Finding Poetic Inspiration

Here at Word Weaving, Jules and I understand the need for poetic inspiration. Where do you find it, and how do you go about acquiring this precious commodity?

I dedicated a section in Word Craft: Prose & Poetry, The Art of Crafting Syllabic Poetry to just that subject. Inspiration is everywhere. But not everyone feels that way.

Here are a few suggestions to find your own poetic inspiration:

  • Get outside in nature. Go for walks and observe the world around you.
  • Take notes. Keep your observations and thoughts in a notebook or on your phone.
  • Take photos. If you photograph your inspiration, you can write about how the photo captured the scene and memorialized it for that moment in time.
  • Write about your own experiences.
  • Read other poetry written by the greats and new poets.
  • Free write your thoughts for five minutes and see what inspires you.
  • Create a vision board!

Yes… create a vision board for your poetry. This is a fun exercise. If you love to take photos, create a vision board for your poem.

Vision board created with Canva.com

I used a vision board to create this haiku. I went through a bunch of photos on Canva.com for inspiration.

Things to note:

  1. Haiku are untitled.
  2. My syllable count is 3-5-3.
  3. My kigo is loud thunder—which signifies a season (really any season). It can thunder in all four seasons depending on where you live in the United States.
  4. The ending should be a surprise. This is the pivot. That is when you talk about one thing and then switch to talking about another thing. In my haiku, sunshine rain is the pivot.
  5. The pivot is where we create that juxtaposition of divergent or convergent images that compliment each other. We recognize this reaction as the “aha” moment.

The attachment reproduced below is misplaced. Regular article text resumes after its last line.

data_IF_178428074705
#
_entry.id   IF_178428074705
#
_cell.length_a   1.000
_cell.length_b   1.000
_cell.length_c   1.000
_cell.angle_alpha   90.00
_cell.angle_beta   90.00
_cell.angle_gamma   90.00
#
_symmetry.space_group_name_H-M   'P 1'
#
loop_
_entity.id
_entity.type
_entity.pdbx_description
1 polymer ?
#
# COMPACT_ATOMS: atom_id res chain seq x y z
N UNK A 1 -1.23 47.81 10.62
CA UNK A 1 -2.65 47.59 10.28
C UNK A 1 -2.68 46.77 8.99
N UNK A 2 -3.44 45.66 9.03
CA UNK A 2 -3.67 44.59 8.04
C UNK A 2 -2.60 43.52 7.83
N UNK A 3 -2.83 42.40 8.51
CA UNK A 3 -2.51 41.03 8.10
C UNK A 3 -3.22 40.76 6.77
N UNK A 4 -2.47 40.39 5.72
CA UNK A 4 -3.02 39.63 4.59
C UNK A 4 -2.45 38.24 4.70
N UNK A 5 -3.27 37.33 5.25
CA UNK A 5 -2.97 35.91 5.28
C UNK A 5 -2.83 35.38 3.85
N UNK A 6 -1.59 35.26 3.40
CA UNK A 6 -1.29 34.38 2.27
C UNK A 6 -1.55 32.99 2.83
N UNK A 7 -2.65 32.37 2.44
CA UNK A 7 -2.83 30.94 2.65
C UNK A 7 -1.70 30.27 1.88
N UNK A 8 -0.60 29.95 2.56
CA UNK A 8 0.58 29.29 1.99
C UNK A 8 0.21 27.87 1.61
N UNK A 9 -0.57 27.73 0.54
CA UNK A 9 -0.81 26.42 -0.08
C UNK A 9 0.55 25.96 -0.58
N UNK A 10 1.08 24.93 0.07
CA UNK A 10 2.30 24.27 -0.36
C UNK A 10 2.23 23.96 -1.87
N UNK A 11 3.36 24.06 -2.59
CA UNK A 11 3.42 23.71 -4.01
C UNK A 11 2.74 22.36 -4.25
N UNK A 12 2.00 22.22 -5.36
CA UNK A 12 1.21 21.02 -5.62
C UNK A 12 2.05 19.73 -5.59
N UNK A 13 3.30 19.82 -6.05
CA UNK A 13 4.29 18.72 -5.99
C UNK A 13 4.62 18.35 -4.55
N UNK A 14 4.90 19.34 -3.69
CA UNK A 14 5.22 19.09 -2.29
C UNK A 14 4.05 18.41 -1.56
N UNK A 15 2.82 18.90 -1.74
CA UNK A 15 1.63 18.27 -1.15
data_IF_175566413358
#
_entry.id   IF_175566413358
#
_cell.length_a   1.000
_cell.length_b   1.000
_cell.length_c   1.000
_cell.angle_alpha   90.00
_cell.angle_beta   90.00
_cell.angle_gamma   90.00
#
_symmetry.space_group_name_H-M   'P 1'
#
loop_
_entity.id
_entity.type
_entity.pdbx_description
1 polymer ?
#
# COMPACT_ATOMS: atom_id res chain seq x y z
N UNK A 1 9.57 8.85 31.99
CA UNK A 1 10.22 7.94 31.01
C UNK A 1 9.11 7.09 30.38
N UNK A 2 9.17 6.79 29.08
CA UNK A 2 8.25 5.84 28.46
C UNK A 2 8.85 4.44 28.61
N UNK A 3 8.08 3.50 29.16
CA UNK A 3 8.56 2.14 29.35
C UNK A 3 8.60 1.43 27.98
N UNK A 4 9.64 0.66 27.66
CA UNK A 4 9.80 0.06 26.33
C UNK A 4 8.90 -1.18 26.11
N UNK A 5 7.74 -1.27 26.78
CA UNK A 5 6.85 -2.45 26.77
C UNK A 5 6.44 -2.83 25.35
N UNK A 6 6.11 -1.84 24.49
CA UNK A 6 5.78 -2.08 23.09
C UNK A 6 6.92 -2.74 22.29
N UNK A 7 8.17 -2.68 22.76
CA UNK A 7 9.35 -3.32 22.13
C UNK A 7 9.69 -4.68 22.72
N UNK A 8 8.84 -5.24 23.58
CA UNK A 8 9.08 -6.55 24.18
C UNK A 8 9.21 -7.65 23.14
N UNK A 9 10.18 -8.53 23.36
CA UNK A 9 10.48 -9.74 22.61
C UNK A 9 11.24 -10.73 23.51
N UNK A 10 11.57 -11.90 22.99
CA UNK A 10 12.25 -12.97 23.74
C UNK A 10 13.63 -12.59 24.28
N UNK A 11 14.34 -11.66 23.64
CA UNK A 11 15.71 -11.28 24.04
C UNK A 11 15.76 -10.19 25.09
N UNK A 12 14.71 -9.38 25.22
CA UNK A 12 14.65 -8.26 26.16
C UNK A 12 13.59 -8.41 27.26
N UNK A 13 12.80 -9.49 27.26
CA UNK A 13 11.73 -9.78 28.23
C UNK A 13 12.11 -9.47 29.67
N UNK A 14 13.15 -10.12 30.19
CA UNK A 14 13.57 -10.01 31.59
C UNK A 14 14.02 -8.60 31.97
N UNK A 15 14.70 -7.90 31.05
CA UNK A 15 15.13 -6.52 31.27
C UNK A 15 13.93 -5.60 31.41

We hear the thunder and see the clouds swirling. Then, the sun breaks through and the rain begins to fall. It looks like it’s raining sunshine. It’s a magical moment, one that you can remember by immortalizing it with a haiku.

We can use vision boards for many kinds of literary inspiration. Charli Mills, from Carrotranch.com, taught me how to use a vision board in her “Vision Planting” class I took with her this spring.

Charli Mills’ advice:

“Represent your vision with the tools of manifestation—use a vision board to create poetry.” @Charli_Mills #inspiration

Create a vision board for your poetry! Don’t forget to submit it to the Word Weaving Poetry Journal HERE.

2 thoughts on “Finding Poetic Inspiration

    1. Yes! Especially for longer pieces. Some of the best syllabic poetry I’ve read is written in a series, like a string of tanka. This would work for any kind of poetry. Even if it was just totally visual without words, I think it would be meaningful. Much of Kerfe’s art is like that. Love the idea. ❤

      Like

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